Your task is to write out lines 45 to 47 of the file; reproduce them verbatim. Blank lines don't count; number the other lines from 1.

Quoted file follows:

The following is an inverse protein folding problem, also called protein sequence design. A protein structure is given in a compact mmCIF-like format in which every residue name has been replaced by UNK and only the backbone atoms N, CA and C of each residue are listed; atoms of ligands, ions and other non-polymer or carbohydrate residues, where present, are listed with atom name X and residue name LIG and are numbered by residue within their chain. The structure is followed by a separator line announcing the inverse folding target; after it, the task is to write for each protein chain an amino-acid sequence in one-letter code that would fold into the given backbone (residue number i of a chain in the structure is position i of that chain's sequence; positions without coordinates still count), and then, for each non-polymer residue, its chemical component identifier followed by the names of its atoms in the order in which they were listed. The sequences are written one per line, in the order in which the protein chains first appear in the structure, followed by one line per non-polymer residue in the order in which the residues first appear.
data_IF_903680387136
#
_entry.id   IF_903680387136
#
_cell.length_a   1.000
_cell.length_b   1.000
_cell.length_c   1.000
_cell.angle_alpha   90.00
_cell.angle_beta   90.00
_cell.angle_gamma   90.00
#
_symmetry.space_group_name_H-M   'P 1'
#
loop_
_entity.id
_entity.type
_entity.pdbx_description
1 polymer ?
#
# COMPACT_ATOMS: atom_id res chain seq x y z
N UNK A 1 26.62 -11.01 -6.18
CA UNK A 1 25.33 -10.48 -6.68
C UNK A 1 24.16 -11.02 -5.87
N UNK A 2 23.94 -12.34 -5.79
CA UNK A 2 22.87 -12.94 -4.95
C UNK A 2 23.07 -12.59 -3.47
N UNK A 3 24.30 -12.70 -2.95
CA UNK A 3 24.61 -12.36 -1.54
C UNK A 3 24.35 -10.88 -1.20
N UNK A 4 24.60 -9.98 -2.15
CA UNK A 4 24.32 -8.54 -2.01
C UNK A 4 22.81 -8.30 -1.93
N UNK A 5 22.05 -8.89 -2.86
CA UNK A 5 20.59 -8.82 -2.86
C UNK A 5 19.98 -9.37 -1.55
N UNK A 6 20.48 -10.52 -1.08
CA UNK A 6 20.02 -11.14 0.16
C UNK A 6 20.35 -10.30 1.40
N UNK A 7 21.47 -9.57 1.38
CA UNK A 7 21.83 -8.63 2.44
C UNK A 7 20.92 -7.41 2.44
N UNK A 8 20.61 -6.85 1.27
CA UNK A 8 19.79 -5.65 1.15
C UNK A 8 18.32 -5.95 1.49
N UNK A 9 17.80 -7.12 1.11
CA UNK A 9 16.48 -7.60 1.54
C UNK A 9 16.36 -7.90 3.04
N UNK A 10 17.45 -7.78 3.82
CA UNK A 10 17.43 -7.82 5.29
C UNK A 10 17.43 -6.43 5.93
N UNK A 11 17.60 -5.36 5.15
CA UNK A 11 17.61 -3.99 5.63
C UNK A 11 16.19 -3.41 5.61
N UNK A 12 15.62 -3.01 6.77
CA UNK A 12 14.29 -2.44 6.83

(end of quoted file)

C UNK A 8 18.32 -5.95 1.49
N UNK A 9 17.80 -7.12 1.11
CA UNK A 9 16.48 -7.60 1.54